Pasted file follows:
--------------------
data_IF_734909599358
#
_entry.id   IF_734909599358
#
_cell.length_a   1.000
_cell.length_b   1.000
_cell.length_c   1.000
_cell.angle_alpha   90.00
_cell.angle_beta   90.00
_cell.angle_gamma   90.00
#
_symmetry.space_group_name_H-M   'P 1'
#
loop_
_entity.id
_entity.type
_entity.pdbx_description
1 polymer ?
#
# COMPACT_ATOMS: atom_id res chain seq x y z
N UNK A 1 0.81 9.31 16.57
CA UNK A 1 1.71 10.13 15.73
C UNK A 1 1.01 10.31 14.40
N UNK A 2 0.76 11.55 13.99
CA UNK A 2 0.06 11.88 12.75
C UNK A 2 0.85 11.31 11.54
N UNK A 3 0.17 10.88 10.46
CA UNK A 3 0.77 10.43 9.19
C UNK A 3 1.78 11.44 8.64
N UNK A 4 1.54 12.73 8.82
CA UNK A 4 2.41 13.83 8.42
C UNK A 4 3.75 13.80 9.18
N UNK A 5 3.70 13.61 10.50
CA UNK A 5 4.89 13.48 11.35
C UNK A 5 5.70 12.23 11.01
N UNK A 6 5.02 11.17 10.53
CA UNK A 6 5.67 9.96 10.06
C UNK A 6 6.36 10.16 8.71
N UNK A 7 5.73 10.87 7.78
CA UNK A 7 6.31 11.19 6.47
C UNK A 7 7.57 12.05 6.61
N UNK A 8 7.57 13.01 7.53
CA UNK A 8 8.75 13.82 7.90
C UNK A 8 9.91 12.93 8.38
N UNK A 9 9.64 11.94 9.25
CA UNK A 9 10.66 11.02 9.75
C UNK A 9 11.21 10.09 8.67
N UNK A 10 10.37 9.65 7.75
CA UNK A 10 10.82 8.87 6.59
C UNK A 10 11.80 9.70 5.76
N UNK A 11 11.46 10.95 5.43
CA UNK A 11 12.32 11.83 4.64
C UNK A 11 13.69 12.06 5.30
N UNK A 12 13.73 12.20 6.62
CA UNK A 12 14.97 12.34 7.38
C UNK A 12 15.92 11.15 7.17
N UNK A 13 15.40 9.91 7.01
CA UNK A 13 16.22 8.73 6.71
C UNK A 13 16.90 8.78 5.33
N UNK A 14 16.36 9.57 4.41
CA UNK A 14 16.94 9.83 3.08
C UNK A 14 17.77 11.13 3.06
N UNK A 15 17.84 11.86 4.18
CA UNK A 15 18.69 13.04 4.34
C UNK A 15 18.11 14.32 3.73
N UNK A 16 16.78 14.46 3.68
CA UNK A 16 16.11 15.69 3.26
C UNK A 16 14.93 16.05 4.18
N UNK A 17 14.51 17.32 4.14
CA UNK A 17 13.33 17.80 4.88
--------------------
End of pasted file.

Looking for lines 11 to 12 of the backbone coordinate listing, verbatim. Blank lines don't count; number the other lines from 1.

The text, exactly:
#
_symmetry.space_group_name_H-M   'P 1'